I have included bass notes for these examples, both to make the exercise more musical and to highlight a common misconception when reading the appoggiatura. Although the grace note for cuts or strikes appears before the bass note on the score, in reality they occur on the same beat. Therefore, the grace note and bass note must sound at the same time before the grace note is quickly cut or tapped on its main note afterwards.
Harp Effects of Natural Harmonics on Guitar
Another technique that I really like to implement in my arrangements of Welsh music is that of natural harmonics. This is a popular technique for the harp (the national instrument of Wales), and I also think it helps achieve a harp-like quality on the guitar. It is not always possible to play an entire musical phrase using only the natural harmonics of the guitar, but when you are able to do so, it can be a very effective method of reformulating the melody in a different way and pulling it off. more out of your arrangements. . This is especially important in Welsh and Celtic music, where the A and B sections combined often only total 16 bars, so many arrangement techniques are needed to produce a performance length arrangement.
In Example 5 I wrote the melody for the very famous and beautiful Welsh song “Calon Lân” (“Pure Heart”) using only natural harmonics. If you are new to this technique, you may need a little patience for the harmonics to sound clear. Natural harmonics are most often played in frets 12, 7 and 5, but in this arrangement I have also used those found in the ninth fret. Focus on precise finger placement and picking closer to the bridge – the sound gain is well worth it! I would also recommend paying special attention to the suggested fingering I wrote for the fretting hand, as this will make it easier to transition between the different harmonics. (Note that while I’m using my middle finger on some notes, feel free to use your third finger instead if that’s more comfortable.)
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Another magnificent solution for reproducing the sound of the harp, the campanelle (“little bell”) technique requires finding melody notes on several strings to allow several notes to sound at the same time. Again, like using natural harmonics, this is a great arrangement technique to create a variation on a melody. It can often be a bit difficult to find the right notes at hand, and it’s not always entirely doable, but if you do, the resulting sound is enchanting.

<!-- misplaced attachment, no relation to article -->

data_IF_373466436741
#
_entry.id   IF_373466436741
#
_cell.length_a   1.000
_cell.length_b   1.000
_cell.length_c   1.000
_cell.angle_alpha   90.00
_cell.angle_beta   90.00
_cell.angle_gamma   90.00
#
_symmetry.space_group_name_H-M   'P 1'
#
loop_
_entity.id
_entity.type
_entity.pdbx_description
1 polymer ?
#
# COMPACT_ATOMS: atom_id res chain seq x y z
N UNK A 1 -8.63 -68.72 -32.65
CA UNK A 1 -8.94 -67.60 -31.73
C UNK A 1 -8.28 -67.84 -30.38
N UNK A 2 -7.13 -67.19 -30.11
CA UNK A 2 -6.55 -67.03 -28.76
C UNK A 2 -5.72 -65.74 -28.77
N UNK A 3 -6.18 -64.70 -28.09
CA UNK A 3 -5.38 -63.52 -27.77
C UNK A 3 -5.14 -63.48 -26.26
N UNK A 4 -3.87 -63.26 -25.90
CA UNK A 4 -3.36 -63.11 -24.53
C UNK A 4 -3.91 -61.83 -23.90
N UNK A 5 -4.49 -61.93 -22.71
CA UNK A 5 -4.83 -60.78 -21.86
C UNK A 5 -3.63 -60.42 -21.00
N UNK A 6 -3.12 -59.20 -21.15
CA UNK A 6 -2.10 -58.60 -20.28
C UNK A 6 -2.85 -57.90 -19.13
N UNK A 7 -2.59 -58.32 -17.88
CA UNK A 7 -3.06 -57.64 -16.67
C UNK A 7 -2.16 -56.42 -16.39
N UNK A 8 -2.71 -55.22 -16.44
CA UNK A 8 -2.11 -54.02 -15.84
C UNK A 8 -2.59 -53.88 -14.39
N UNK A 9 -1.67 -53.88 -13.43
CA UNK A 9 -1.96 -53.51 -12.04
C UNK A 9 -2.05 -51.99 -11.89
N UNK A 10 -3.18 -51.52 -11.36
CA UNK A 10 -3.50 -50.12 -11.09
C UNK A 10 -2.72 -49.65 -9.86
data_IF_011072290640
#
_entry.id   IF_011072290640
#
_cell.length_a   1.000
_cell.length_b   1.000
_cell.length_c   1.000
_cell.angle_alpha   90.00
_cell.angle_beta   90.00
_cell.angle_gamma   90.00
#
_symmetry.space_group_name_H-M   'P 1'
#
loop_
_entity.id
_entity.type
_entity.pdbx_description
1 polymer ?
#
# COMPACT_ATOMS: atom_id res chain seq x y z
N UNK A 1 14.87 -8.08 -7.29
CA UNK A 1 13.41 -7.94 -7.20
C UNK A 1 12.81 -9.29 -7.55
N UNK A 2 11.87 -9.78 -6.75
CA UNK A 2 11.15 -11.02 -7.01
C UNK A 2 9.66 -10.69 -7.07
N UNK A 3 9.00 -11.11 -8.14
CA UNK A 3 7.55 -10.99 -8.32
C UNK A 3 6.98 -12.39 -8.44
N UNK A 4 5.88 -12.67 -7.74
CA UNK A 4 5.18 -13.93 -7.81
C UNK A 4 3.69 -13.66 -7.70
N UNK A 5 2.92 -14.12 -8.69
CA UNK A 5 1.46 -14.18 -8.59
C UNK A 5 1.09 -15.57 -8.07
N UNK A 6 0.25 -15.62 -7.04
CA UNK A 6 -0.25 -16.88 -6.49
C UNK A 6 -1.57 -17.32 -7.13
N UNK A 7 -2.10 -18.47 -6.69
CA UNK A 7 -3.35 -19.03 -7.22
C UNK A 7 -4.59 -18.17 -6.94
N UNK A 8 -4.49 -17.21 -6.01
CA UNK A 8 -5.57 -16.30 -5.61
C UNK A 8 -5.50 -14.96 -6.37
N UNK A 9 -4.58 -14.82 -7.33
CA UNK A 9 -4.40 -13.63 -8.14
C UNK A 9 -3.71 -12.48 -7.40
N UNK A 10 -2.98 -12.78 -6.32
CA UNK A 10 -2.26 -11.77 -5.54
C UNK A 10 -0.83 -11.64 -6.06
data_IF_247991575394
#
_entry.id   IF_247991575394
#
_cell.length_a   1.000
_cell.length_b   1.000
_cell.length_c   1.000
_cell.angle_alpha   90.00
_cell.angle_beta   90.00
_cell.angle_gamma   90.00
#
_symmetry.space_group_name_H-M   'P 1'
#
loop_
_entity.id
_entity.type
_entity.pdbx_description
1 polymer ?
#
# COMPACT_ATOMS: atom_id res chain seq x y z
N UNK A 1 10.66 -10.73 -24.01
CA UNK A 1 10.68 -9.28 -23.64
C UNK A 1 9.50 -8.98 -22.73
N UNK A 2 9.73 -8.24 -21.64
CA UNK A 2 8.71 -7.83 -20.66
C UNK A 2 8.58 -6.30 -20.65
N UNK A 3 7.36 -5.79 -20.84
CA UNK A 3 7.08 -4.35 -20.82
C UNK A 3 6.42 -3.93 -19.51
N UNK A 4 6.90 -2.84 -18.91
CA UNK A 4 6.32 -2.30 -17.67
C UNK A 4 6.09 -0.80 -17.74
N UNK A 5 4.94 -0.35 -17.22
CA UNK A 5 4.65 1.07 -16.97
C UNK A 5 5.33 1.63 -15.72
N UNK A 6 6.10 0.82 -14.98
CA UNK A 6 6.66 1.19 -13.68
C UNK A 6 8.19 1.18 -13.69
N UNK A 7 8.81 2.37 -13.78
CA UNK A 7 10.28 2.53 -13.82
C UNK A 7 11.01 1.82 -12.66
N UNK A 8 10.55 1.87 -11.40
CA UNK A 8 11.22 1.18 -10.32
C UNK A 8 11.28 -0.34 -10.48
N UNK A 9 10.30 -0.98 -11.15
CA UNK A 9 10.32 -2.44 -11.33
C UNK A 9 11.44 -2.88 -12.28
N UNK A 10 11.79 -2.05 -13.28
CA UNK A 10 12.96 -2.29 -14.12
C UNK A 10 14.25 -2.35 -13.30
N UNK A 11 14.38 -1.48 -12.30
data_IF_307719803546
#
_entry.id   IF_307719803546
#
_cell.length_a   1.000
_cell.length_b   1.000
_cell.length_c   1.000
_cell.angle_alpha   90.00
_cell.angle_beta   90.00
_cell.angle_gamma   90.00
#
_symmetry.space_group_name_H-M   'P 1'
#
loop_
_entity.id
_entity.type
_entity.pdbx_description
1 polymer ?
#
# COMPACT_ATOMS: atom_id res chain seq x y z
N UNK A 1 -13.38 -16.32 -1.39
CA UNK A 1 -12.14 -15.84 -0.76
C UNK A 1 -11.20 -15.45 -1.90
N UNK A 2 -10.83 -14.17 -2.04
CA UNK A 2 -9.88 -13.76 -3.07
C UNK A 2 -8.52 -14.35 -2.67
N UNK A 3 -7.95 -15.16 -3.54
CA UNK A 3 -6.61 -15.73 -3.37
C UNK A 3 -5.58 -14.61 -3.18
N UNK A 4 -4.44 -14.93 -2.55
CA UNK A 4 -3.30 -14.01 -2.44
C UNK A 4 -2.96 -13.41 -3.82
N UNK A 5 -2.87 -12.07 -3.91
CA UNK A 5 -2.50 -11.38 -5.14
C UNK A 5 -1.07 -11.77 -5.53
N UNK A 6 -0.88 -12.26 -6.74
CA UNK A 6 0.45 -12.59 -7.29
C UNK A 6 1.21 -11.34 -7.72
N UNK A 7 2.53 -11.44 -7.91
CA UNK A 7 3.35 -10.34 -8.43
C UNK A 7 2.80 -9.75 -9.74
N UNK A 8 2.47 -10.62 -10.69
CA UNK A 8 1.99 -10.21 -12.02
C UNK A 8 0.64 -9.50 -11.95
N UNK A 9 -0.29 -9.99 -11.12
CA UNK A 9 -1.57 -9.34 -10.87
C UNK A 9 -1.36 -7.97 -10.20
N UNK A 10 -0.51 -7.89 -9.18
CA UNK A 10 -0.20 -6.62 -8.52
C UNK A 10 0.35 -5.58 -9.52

A great way to work on the campanelle technique is to practice on the ladder. In Example 6, I wrote both ascending and descending G major scale. Pay special attention to the fingerings, because due to the stretching, there is only one manageable way to play it. Exercise slowly and do your best to hold each note for as long as possible. With careful practice, you will be able to play this scale at high speed, often faster than the traditional way, as the notes are already prepared in advance on the adjacent strings. Try working out other scales and melodies in the Campanella style yourself, and you can become very proficient with a little practice.
The men of Harlech
Written in 1794, “The men of Harlech” (Example 7) represents the seven-year siege of 1461 at Harlech Castle. It is the longest known military assault in the history of the British Isles. This coin has featured prominently in Welsh culture through films such as 1964 Zulu and 1941 How green was my valley. It is immensely popular as a patriotic song, often heard at rugby matches and at any other gathering of the Welsh, and is still used to this day as a regimental march for the Welsh Guards.
Throughout this arrangement, I have put together all of the techniques discussed earlier in the lesson to give you a chance to practice them in context. The piece begins with the use of chorale harmony in bars 1 to 4; examples of cuts and tapping are found mainly in measures 17 to 20; and the campanelle technique makes its appearance in bar 27. There are also many possibilities to use the dynamic picking hand techniques mentioned in Examples 1 to 3. A simple way to do this is to accentuate n ‘any rising stem note in the notation. I encourage you to experiment with changes in volume and timbre throughout the song by changing the placement and intensity of your right hand. It can add tremendous depth and character to your performance.
I hope you enjoy learning this cheerful Welsh tune and that it inspires you to learn more about Wales’ spectacular repertoire and heritage.
Luke Edwards, the author of Songs of Wales for Fingerstyle Guitar (Mel Bay Publications), is a contemporary guitarist and educator based in Cardiff, Wales. Edwards teaches guitar internationally via Skype and Zoom.